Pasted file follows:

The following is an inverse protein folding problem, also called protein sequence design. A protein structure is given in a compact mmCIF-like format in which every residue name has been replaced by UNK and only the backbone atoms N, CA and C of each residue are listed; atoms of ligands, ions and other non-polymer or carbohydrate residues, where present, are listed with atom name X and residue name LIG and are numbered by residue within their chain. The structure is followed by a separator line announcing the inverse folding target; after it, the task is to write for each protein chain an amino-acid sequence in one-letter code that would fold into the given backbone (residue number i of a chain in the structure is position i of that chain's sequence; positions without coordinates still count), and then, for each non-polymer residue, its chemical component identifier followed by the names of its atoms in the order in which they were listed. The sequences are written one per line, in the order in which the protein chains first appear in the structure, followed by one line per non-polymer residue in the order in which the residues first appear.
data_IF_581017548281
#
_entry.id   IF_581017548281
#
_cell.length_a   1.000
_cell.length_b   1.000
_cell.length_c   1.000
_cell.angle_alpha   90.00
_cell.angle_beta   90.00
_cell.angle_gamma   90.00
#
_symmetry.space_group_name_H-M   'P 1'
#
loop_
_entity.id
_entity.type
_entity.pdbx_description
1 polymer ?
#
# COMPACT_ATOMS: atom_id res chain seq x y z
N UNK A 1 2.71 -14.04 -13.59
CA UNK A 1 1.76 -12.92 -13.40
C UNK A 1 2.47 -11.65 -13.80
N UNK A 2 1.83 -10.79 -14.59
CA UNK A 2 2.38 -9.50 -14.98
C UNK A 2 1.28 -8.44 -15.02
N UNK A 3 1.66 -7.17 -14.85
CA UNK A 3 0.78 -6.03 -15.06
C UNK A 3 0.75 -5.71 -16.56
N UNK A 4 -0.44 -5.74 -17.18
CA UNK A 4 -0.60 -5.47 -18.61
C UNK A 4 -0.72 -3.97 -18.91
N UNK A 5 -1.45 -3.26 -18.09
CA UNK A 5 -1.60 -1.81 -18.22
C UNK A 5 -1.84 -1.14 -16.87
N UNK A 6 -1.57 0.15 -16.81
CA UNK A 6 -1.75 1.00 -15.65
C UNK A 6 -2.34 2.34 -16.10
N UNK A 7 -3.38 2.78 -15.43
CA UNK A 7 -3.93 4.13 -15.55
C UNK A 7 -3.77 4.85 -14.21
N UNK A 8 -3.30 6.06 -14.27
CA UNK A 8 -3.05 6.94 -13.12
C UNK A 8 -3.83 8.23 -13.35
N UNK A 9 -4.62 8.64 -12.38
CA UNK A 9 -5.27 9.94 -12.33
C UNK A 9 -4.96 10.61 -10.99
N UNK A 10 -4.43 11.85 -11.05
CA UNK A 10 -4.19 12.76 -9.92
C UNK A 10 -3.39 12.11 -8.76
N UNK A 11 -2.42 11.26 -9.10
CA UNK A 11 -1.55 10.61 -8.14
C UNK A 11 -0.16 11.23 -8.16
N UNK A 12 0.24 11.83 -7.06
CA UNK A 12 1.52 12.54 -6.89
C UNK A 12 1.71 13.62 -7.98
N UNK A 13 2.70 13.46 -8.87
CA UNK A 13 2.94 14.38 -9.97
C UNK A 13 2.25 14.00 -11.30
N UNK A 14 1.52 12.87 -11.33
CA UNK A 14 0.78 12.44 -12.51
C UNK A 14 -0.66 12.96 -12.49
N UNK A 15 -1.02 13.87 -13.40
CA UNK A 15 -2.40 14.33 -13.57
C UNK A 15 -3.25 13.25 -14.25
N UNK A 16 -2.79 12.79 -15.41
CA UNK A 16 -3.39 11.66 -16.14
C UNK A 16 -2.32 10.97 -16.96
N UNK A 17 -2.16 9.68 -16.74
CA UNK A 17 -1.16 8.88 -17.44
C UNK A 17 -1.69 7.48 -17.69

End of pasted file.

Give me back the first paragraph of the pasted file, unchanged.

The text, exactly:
The following is an inverse protein folding problem, also called protein sequence design. A protein structure is given in a compact mmCIF-like format in which every residue name has been replaced by UNK and only the backbone atoms N, CA and C of each residue are listed; atoms of ligands, ions and other non-polymer or carbohydrate residues, where present, are listed with atom name X and residue name LIG and are numbered by residue within their chain. The structure is followed by a separator line announcing the inverse folding target; after it, the task is to write for each protein chain an amino-acid sequence in one-letter code that would fold into the given backbone (residue number i of a chain in the structure is position i of that chain's sequence; positions without coordinates still count), and then, for each non-polymer residue, its chemical component identifier followed by the names of its atoms in the order in which they were listed. The sequences are written one per line, in the order in which the protein chains first appear in the structure, followed by one line per non-polymer residue in the order in which the residues first appear.